A middle school student in the Clover district was charged with making threats Monday after threatening to kill two classmates, deputies said.
The boy, whose age and name were not released, was charged with making threats by the school resource officer at Oakridge Middle School, according to York County Sheriff’s Office.
The student is charged as a juvenile in South Carolina Family Court, documents show.
Sheriff’s Office spokesman Trent Faris confirmed the incident, investigation and arrest of the student but did not release further details.
School administrators contacted the school resource officer around 11 a.m. Monday after two students told school officials about the threats, according to the sheriff’s office. The students said they were scared of the boy who made verbal and text message threats, a sheriff’s office incident report stated.
In an interview with deputies, the student admitted sending an anonymous text message stalking threat using an app meant to hide his identity, the report showed.
The name of the app used by the student was not disclosed. Deputies seized a screenshot of the threatening text message, officers said.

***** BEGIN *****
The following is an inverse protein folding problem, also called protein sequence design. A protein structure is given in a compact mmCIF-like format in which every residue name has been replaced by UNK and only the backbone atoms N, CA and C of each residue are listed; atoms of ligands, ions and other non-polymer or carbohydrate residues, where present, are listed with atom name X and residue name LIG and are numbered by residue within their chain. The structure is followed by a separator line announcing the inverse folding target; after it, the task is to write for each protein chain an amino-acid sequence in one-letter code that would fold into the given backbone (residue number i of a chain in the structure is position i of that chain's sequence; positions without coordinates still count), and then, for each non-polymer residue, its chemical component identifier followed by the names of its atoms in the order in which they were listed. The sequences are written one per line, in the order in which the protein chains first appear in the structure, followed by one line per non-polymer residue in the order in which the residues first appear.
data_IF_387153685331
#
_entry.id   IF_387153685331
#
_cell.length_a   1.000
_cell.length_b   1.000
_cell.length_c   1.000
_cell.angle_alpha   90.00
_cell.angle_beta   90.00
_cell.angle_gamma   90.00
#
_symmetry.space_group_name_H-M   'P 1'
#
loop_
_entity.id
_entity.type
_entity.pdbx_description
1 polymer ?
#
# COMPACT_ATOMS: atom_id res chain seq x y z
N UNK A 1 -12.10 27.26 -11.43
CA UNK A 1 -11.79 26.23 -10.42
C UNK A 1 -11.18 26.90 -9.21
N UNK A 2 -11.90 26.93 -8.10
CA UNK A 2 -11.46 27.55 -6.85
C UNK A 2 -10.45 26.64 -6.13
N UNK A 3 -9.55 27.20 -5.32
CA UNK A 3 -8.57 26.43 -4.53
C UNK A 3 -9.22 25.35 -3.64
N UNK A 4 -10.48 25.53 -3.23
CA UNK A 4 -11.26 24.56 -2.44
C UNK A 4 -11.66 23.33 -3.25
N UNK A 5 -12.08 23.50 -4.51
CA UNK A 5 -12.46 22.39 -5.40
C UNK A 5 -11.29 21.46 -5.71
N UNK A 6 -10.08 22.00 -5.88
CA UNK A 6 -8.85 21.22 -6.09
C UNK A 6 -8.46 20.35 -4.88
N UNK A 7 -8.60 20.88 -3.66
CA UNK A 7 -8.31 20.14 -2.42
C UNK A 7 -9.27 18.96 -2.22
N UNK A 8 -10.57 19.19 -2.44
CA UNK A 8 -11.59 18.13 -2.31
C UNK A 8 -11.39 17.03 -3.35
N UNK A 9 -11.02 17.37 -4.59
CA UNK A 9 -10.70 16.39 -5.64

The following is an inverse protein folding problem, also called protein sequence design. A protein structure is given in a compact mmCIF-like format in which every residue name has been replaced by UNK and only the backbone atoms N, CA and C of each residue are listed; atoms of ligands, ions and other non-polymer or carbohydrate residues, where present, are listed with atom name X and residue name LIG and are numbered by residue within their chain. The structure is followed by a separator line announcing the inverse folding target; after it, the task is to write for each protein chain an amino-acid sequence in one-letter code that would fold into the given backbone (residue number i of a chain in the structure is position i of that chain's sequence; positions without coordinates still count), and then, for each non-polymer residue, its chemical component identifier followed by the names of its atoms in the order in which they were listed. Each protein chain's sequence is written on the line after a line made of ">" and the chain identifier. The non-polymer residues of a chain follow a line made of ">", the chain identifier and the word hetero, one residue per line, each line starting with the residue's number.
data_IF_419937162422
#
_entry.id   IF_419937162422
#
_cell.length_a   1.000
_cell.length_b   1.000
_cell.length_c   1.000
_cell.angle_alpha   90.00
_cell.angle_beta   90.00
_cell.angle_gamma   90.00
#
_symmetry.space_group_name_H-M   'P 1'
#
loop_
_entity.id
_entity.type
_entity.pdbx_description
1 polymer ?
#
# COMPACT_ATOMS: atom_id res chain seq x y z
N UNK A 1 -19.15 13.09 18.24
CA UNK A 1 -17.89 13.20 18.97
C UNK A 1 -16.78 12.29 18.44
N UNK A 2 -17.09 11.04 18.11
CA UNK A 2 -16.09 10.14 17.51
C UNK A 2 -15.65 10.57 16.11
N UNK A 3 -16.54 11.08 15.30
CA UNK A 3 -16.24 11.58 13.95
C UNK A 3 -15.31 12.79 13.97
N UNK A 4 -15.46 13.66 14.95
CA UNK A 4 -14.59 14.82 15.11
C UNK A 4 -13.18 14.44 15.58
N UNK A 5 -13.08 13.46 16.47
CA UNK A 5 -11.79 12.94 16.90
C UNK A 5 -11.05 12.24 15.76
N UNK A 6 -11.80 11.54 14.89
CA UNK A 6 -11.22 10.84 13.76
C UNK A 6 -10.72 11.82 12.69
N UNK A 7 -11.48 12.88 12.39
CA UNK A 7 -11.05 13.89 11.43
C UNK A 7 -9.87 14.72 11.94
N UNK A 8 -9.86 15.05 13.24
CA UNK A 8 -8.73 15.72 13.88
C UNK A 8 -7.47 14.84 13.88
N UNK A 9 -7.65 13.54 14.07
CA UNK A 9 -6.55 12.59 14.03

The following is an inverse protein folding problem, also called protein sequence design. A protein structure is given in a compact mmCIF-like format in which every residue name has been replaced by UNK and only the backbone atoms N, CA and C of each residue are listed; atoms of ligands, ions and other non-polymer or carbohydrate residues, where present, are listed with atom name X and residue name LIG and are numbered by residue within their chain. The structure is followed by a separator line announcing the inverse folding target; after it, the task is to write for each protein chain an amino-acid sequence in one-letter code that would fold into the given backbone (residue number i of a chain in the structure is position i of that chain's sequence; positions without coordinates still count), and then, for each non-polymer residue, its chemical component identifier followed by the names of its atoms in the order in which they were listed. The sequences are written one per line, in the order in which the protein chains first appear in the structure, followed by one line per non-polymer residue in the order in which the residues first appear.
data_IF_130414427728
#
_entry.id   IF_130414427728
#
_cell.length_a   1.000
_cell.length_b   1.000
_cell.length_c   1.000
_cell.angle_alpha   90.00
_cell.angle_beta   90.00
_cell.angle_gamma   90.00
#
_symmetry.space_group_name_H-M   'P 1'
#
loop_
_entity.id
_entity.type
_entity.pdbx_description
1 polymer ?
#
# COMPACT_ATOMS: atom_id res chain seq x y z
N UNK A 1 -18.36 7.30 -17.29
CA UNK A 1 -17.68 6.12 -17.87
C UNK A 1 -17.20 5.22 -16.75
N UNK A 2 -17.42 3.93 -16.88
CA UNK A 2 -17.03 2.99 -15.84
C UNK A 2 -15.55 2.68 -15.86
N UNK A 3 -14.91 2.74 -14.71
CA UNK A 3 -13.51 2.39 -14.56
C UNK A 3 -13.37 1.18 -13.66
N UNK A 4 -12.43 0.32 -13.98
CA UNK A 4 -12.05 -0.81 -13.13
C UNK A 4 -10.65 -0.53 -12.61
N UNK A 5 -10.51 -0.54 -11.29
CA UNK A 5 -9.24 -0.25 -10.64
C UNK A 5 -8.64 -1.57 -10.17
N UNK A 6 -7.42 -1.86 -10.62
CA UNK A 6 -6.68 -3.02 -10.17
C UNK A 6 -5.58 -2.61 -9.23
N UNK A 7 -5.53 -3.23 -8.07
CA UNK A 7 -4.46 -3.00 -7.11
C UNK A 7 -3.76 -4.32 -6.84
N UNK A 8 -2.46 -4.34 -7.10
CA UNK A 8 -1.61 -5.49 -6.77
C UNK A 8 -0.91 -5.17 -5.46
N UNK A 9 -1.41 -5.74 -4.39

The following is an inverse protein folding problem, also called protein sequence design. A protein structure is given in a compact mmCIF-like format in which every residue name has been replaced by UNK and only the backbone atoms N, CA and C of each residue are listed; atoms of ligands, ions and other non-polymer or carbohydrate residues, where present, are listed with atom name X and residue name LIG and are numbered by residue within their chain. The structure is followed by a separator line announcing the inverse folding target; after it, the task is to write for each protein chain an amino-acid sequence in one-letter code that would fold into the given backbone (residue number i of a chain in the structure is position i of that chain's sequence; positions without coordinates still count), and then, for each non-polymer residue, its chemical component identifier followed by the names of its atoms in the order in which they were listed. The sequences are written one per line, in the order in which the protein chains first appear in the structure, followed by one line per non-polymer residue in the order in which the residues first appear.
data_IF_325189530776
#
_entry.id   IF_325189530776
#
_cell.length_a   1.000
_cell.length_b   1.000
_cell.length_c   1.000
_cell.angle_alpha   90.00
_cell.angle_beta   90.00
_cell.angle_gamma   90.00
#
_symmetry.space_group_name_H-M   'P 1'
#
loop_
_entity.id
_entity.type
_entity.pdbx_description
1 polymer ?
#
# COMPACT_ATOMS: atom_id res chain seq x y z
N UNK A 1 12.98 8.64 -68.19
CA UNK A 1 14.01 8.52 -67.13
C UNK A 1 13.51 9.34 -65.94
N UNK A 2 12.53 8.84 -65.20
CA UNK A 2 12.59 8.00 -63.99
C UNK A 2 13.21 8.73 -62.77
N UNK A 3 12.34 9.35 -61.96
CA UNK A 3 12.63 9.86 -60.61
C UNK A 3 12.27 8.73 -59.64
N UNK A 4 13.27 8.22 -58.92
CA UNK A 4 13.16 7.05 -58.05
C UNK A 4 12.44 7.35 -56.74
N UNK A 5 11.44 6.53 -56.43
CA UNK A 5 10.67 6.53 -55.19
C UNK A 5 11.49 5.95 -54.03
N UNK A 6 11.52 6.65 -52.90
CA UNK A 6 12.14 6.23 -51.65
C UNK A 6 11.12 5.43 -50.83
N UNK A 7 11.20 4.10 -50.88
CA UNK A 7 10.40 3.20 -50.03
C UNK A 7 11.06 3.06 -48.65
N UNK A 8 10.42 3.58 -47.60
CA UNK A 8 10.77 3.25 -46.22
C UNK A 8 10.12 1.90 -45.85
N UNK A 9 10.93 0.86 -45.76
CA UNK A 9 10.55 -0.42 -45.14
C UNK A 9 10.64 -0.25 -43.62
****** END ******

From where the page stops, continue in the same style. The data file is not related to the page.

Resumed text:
A verbal threat also was made by the same suspect at a school function, the report stated. The suspect told a female classmate he would “rape” her then cut her up in pieces, according to the report.
A second student told deputies she overheard the verbal threat, then was told by the suspect he would kill her after breaking into her home, deputies stated in the report.
The boy told deputies the statement was meant as a joke, officers said.
Deputies said based on witness statements and his admission, the boy was criminally charged.
It remains unclear what disciplinary action was taken by the school or Clover school district. Bryan Dillon, spokesman for the district, said privacy rules forbid officials from releasing specific disciplinary measures.
However, he said the student was disciplined by district guidelines.
“This was a localized dispute involving three students that was handled,” Dillon said.
The student threats offense is defined under South Carolina law as: “It is unlawful for a student of a school or college in this State to make threats to take the life of or to inflict bodily harm upon another by using any form of communication whatsoever.”
A conviction can carry as much as a year in jail, state law shows. The new law making student threats specifically a crime was enacted in 2018.